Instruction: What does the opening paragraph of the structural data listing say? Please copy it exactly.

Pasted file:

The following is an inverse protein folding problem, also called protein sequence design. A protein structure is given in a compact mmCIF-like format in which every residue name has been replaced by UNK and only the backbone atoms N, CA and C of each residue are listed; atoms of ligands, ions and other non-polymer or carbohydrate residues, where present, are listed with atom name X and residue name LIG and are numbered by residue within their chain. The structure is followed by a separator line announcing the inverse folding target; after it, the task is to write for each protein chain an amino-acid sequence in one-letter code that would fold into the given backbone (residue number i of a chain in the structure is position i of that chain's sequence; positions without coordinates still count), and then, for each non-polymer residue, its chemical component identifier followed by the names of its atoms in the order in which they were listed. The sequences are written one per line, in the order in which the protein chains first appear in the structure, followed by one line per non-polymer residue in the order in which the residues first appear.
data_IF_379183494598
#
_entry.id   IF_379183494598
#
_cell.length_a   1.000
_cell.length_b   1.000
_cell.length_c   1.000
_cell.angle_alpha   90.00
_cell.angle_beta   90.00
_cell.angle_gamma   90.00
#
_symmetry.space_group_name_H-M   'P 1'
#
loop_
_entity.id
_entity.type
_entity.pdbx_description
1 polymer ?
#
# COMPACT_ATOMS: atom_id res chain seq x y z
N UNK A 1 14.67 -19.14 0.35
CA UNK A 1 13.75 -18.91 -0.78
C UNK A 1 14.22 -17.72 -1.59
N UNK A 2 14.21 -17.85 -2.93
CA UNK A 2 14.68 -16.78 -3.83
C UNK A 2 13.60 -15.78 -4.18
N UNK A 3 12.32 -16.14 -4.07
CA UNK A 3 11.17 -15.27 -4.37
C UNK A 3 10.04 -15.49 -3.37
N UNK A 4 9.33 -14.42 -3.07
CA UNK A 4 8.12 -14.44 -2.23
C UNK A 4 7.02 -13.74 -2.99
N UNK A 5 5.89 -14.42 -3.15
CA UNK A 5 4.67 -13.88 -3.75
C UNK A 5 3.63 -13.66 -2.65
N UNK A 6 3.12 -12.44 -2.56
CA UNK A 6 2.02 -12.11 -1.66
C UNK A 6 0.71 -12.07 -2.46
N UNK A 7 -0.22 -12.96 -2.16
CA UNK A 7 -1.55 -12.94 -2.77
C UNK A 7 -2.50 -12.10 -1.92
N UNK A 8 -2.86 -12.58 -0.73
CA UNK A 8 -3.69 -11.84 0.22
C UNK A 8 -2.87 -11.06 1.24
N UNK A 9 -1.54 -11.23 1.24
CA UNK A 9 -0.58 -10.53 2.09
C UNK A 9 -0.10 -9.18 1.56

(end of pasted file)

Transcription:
The following is an inverse protein folding problem, also called protein sequence design. A protein structure is given in a compact mmCIF-like format in which every residue name has been replaced by UNK and only the backbone atoms N, CA and C of each residue are listed; atoms of ligands, ions and other non-polymer or carbohydrate residues, where present, are listed with atom name X and residue name LIG and are numbered by residue within their chain. The structure is followed by a separator line announcing the inverse folding target; after it, the task is to write for each protein chain an amino-acid sequence in one-letter code that would fold into the given backbone (residue number i of a chain in the structure is position i of that chain's sequence; positions without coordinates still count), and then, for each non-polymer residue, its chemical component identifier followed by the names of its atoms in the order in which they were listed. The sequences are written one per line, in the order in which the protein chains first appear in the structure, followed by one line per non-polymer residue in the order in which the residues first appear.